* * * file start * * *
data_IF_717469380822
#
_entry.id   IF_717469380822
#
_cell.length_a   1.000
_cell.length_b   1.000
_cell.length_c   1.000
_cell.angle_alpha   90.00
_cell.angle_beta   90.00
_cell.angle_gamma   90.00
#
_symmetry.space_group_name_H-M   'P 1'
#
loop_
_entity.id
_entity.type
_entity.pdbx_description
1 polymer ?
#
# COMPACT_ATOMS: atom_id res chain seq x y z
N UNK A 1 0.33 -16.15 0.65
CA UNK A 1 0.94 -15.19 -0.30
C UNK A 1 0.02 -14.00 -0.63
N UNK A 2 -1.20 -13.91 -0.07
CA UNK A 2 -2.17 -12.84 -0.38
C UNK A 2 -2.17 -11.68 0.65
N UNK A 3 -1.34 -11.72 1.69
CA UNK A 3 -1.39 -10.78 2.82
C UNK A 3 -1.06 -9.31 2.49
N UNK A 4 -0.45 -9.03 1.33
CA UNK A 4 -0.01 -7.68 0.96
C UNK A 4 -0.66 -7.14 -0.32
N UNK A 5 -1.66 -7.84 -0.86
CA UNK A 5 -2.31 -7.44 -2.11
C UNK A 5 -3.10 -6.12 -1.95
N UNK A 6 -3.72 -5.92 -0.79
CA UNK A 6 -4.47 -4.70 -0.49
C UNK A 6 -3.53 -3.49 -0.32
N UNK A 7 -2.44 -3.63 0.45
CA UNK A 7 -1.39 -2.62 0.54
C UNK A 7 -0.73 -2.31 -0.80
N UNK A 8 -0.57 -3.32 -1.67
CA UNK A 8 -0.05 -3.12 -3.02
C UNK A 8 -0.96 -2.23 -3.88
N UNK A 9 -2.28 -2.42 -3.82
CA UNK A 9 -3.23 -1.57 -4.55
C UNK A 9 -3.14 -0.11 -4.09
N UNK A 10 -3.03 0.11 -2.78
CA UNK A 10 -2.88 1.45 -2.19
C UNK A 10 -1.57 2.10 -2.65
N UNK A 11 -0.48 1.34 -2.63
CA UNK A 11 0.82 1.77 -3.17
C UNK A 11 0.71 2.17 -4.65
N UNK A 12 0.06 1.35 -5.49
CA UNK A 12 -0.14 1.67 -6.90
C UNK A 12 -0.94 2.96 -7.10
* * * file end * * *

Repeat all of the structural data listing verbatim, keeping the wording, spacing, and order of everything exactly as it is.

data_IF_717469380822
#
_entry.id   IF_717469380822
#
_cell.length_a   1.000
_cell.length_b   1.000
_cell.length_c   1.000
_cell.angle_alpha   90.00
_cell.angle_beta   90.00
_cell.angle_gamma   90.00
#
_symmetry.space_group_name_H-M   'P 1'
#
loop_
_entity.id
_entity.type
_entity.pdbx_description
1 polymer ?
#
# COMPACT_ATOMS: atom_id res chain seq x y z
N UNK A 1 0.33 -16.15 0.65
CA UNK A 1 0.94 -15.19 -0.30
C UNK A 1 0.02 -14.00 -0.63
N UNK A 2 -1.20 -13.91 -0.07
CA UNK A 2 -2.17 -12.84 -0.38
C UNK A 2 -2.17 -11.68 0.65
N UNK A 3 -1.34 -11.72 1.69
CA UNK A 3 -1.39 -10.78 2.82
C UNK A 3 -1.06 -9.31 2.49
N UNK A 4 -0.45 -9.03 1.33
CA UNK A 4 -0.01 -7.68 0.96
C UNK A 4 -0.66 -7.14 -0.32
N UNK A 5 -1.66 -7.84 -0.86
CA UNK A 5 -2.31 -7.44 -2.11
C UNK A 5 -3.10 -6.12 -1.95
N UNK A 6 -3.72 -5.92 -0.79
CA UNK A 6 -4.47 -4.70 -0.49
C UNK A 6 -3.53 -3.49 -0.32
N UNK A 7 -2.44 -3.63 0.45
CA UNK A 7 -1.39 -2.62 0.54
C UNK A 7 -0.73 -2.31 -0.80
N UNK A 8 -0.57 -3.32 -1.67
CA UNK A 8 -0.05 -3.12 -3.02
C UNK A 8 -0.96 -2.23 -3.88
N UNK A 9 -2.28 -2.42 -3.82
CA UNK A 9 -3.23 -1.57 -4.55
C UNK A 9 -3.14 -0.11 -4.09
N UNK A 10 -3.03 0.11 -2.78
CA UNK A 10 -2.88 1.45 -2.19
C UNK A 10 -1.57 2.10 -2.65
N UNK A 11 -0.48 1.34 -2.63
CA UNK A 11 0.82 1.77 -3.17
C UNK A 11 0.71 2.17 -4.65
N UNK A 12 0.06 1.35 -5.49
CA UNK A 12 -0.14 1.67 -6.90
C UNK A 12 -0.94 2.96 -7.10